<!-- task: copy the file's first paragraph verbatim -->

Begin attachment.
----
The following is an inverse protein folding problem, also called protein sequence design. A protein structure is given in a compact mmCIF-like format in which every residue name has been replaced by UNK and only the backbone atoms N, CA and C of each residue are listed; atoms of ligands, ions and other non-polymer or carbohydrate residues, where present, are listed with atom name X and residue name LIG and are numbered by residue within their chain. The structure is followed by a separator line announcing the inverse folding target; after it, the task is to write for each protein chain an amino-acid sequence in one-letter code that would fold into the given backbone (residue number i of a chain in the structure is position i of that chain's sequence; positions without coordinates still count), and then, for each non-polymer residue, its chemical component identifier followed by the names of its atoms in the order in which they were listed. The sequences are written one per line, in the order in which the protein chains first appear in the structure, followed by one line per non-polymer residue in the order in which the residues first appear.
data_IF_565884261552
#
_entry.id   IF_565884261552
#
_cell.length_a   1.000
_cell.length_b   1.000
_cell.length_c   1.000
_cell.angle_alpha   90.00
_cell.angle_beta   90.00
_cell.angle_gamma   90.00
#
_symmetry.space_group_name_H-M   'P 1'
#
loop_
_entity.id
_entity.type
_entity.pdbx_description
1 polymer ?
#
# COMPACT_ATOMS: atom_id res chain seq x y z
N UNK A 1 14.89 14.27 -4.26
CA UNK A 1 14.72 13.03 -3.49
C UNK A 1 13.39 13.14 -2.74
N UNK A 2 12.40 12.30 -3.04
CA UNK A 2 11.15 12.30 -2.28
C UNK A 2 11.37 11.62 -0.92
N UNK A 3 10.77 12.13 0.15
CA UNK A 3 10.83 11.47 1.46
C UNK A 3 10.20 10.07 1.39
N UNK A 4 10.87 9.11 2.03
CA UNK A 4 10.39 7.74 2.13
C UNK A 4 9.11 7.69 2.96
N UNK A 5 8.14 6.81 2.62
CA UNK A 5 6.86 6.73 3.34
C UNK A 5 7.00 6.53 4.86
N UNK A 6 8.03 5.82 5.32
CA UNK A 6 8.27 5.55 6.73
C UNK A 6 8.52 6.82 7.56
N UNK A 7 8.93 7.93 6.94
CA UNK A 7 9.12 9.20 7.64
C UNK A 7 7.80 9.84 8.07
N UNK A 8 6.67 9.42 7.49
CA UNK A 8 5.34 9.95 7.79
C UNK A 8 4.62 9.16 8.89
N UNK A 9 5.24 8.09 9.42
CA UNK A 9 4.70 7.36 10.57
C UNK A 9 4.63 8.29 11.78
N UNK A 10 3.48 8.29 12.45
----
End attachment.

The following is an inverse protein folding problem, also called protein sequence design. A protein structure is given in a compact mmCIF-like format in which every residue name has been replaced by UNK and only the backbone atoms N, CA and C of each residue are listed; atoms of ligands, ions and other non-polymer or carbohydrate residues, where present, are listed with atom name X and residue name LIG and are numbered by residue within their chain. The structure is followed by a separator line announcing the inverse folding target; after it, the task is to write for each protein chain an amino-acid sequence in one-letter code that would fold into the given backbone (residue number i of a chain in the structure is position i of that chain's sequence; positions without coordinates still count), and then, for each non-polymer residue, its chemical component identifier followed by the names of its atoms in the order in which they were listed. The sequences are written one per line, in the order in which the protein chains first appear in the structure, followed by one line per non-polymer residue in the order in which the residues first appear.